I have been thinking to write this post in such a long time. Pompeii is a very important place for me, it is the place that first triggered my curiosity to travel and so I didn’t want to write a lame post about it hence the long thought on writing about it. So I hope this post gives enough credit to the place.
How all it all began
The first time I heard about Pompeii was when I was in my history class in my local primary school in Leeds, England. I was in year 6, and my curiosity for history was probably provoked by the enthusiasm of my teacher. She was always excited in telling us events in the past, and this one was no exception.
“Do a project on Pompeii!” she once said.
She briefly told us that Pompeii is ancient Roman city which was buried during the eruption of Mount Vesuvius. I immediately had my weekend planned, to spend all day in the city library. Back then, internet wasn’t so happening and library was always packed with people. I borrowed maybe a dozen book, thick ancient Roman history books. Some looked thick, some looked glossy with pictures. I was in heaven.
Ever since that project, I couldn’t stop thinking about Pompeii. I wanted, no, I NEEDED to go there to settle my curiosity.
14 years later, I finally got the chance to visit Pompeii. My friends and I were doing a 3 weeks trip and I insisted that we go to Pompeii. After 14 years of waiting, imagining and anxiously wondering whether or not I will make a visit, I finally did. I stayed in Naples (was not in love with Naples, but that’s another story…) and took a train to Pompeii.
That day was sticky hot, the train from Naples was full of people and it was stuffy inside, I was anxious. I wondered if Pompeii would be as I expected, wonderfully old with history marks all over the place, or that it would be disappointing, which meant my 14 years wait was just a waste. I know it might be weird to be anxious like that. After around 30 minutes, finally we stopped at the Pompei Scavi stop. The station looked ordinary, I mean I wasn’t expecting amazing architecture but the place was a little too ordinary for the extraordinary place I was about to enter. I think I was so scared of being disappointed that I was over thinking everything. I set aside my thought and walked towards the site, seemed that a lot of people were heading the same way that day.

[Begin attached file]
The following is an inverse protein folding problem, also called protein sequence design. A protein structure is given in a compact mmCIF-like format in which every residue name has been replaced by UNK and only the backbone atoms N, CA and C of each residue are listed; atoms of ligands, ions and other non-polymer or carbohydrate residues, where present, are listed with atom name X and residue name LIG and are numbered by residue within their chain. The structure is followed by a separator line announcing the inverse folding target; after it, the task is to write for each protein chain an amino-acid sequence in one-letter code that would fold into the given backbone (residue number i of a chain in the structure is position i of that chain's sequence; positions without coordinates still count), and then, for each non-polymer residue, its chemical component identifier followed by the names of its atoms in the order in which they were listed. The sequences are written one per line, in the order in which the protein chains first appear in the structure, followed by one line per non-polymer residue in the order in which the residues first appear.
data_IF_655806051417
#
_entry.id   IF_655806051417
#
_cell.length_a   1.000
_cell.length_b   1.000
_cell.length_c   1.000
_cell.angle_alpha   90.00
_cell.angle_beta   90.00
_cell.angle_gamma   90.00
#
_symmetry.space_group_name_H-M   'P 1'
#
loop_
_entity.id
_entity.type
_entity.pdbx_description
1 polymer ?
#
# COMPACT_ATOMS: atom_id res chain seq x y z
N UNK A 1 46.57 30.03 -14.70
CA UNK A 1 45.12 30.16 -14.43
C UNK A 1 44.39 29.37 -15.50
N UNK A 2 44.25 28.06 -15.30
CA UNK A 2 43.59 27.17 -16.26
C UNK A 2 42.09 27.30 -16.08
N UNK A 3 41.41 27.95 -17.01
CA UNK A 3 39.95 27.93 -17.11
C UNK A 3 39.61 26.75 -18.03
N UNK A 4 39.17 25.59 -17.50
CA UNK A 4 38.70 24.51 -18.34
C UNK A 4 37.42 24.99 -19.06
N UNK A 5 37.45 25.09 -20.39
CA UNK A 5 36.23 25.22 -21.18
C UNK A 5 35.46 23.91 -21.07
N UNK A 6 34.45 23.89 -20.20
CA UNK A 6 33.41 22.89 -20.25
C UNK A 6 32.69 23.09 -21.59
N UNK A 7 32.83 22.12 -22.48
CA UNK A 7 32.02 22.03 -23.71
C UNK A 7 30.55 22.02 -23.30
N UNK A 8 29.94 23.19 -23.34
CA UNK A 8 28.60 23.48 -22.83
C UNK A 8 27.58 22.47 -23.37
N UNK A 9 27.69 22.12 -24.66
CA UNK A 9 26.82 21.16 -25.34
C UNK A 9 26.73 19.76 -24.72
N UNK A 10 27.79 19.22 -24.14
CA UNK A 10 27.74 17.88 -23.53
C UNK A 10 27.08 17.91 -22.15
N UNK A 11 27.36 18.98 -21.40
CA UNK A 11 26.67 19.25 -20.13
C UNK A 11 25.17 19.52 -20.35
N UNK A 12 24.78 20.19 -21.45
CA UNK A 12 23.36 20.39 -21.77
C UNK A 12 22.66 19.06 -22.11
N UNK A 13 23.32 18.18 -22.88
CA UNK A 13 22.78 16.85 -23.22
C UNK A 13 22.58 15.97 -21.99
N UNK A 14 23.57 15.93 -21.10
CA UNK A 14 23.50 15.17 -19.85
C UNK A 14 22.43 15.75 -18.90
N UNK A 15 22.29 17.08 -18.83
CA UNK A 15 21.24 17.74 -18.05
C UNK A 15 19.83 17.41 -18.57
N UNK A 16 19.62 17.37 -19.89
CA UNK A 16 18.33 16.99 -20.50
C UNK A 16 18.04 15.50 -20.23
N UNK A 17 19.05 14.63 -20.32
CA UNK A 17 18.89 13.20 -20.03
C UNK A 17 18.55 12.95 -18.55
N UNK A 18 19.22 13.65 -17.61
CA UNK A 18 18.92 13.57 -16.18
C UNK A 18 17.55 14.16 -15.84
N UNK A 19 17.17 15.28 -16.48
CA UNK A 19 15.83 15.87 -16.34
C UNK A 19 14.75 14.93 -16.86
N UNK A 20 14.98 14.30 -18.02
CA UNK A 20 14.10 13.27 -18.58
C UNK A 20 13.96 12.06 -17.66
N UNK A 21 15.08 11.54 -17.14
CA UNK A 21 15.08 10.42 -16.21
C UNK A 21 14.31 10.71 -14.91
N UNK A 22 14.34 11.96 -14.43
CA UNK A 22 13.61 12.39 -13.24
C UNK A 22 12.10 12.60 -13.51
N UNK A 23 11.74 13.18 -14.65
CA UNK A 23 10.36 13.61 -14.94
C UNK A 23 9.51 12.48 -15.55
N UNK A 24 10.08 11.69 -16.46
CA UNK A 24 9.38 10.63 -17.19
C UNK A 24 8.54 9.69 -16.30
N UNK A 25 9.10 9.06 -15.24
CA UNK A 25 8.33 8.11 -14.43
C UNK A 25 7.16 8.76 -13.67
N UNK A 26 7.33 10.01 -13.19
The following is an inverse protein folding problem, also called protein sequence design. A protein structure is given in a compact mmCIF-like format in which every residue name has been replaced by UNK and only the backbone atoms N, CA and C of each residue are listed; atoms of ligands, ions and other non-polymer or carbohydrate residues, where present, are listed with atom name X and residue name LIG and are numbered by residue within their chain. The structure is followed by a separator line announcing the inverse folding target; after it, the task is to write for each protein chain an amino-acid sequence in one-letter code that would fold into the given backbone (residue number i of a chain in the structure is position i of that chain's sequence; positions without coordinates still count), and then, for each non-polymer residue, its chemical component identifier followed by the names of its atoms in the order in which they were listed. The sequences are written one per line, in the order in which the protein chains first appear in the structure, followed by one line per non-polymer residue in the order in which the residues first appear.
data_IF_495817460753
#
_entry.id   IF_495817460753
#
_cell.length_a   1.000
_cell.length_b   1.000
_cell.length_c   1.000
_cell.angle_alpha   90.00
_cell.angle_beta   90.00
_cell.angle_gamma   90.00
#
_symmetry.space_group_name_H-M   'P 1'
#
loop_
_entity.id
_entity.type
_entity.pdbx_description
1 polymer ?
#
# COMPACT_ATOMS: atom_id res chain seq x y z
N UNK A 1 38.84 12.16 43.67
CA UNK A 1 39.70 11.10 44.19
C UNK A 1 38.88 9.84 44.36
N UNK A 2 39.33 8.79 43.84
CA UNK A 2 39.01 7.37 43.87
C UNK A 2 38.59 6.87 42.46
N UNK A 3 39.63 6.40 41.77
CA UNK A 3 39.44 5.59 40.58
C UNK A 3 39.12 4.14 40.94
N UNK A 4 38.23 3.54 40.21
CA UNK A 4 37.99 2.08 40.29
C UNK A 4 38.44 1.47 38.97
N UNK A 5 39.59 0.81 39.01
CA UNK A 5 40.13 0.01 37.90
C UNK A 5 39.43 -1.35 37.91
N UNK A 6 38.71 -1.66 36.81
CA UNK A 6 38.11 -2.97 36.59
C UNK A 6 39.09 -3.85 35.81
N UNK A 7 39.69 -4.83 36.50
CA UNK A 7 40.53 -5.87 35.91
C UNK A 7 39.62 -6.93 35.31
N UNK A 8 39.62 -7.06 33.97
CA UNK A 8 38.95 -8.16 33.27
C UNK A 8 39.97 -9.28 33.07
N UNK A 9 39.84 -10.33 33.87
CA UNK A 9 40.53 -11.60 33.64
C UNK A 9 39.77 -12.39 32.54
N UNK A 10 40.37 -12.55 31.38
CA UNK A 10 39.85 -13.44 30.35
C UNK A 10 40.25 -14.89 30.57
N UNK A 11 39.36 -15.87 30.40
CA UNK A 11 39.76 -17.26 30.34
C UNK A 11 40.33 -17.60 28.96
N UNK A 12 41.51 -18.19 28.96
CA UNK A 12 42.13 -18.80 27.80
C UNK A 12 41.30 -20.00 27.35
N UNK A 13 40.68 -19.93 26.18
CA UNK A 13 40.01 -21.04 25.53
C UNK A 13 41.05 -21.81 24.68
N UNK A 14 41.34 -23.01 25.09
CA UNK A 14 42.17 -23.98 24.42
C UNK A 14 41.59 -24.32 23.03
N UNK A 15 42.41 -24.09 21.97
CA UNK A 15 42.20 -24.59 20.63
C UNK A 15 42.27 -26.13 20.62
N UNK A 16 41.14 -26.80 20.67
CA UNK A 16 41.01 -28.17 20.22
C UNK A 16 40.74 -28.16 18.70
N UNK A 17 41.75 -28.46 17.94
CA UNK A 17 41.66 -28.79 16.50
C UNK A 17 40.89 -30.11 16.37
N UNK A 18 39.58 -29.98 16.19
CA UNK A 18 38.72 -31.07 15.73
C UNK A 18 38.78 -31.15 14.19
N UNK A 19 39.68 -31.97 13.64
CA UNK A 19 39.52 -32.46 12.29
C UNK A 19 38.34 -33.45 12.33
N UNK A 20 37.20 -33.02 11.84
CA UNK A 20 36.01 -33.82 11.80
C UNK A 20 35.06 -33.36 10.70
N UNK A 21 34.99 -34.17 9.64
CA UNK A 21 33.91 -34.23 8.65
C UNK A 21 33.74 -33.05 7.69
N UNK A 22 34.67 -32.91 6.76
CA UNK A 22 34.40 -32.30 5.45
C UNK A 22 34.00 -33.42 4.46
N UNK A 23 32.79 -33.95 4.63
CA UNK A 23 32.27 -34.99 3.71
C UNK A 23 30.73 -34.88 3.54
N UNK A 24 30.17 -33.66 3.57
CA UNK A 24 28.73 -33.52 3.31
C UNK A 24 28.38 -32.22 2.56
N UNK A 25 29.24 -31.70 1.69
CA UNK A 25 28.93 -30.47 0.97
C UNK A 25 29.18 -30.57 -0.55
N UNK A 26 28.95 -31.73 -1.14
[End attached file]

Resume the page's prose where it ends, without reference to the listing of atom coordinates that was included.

The UNESCO World Heritage site of Pompeii is massive. It was beyond what I imagined. The weather was scorching hot that day but I didn’t care. I wore my hat and my feet were itching to explore as much as I could. Since I wanted to explore in my own pace, I decided to take an audio guide. I was well and prepared for my “dream” adventure.
When the eruption came to Pompeii, nobody expected anything. People were just doing their daily chores and were not ready for the inevitable fate they were about to face. The city was buried under floods of volcanic ash coming from Vesuvius mountain. Soon enough the city disappeared along with the many lives occupying Pompeii.
I almost could feel how they must’ve felt. The panic, knowing that death was right in front of them, and how they knew there was nowhere to escape. I live near an active volcano (Mount Merapi) and it has erupted a few times, taking many lives and destroying crops and villages. Having to experience all these events somehow helped me to create a bound, an understanding between Pompeii and I.
Until now, I still can’t believe that Pompeii was totally buried and basically disappeared from the face of the earth for about 1500 years. In the past, Pompeii was a very vibrant place filled with wealthy people enjoying the life. In this lavish place, people could enjoy luxurious bath houses, cafés and shows at the theatres. In my mind, the city had a promising future.
The volcanic ash preserved the city well, allowing me to understand what life was like back then and to walk on the same road as the previous occupants of Pompeii. One of my most memorable walk was through the small amphitheatre and at the back there were cubicles which was believed to be kitchens. I could still see the holes made on the stone tables. My audio guide informed me that it used to be a row of cafés where people would come and enjoy a bite or a drink after seeing the shows at the amphitheatre.
In no time, I felt comfortable – observing Roman baths, going inside a former brothel with fading frescos on its ceiling for “inspirational positions” and also feeling completely lost in time at its Temple of Apollo. There are plaster casts of the eruption victims, a lot of them are being displayed at the Garden of the Fugitives. These are not actually the original ones, only a plaster copy as most of the original artifacts and plaster casts are safely kept and displayed at the Naples National Archeological Museum. However, this fact didn’t ease my sadness when I saw them. It was heartbreaking.
I will be back
Given the huge site, I of course didn’t get the chance to see every corner of it. The heat was also very disturbing, which made me super sweaty. I hope to be back to this stunning site in the future, preferably in the cool weather of Spring or Autumn. Oh Pompeii, I do hope to be back.
I left Pompeii with a great satisfaction. The trip filled my greatest travel curiosity and it’s the perfect example of a realization of my dream. Never stop dreaming people! Dream big, live more!
How DEW travelled there
I took the train from Naples train station, the station to reach Pompeii is located in the basement. The name of the line is Circumvesusiana, which will cost you around €1,80 to €3,20 and around 45 minutes to get there. From the station I walked to the site. Pompeii is not the only site buried in the eruption of Mount Vesuvius, do check out other sites as well such as Villa Oplontis and Herculaneum. There are several type of tickets, it’s worth buying a pass for 5 sites (€22) if you are in the area for several days to check out the other sites for a cheaper price.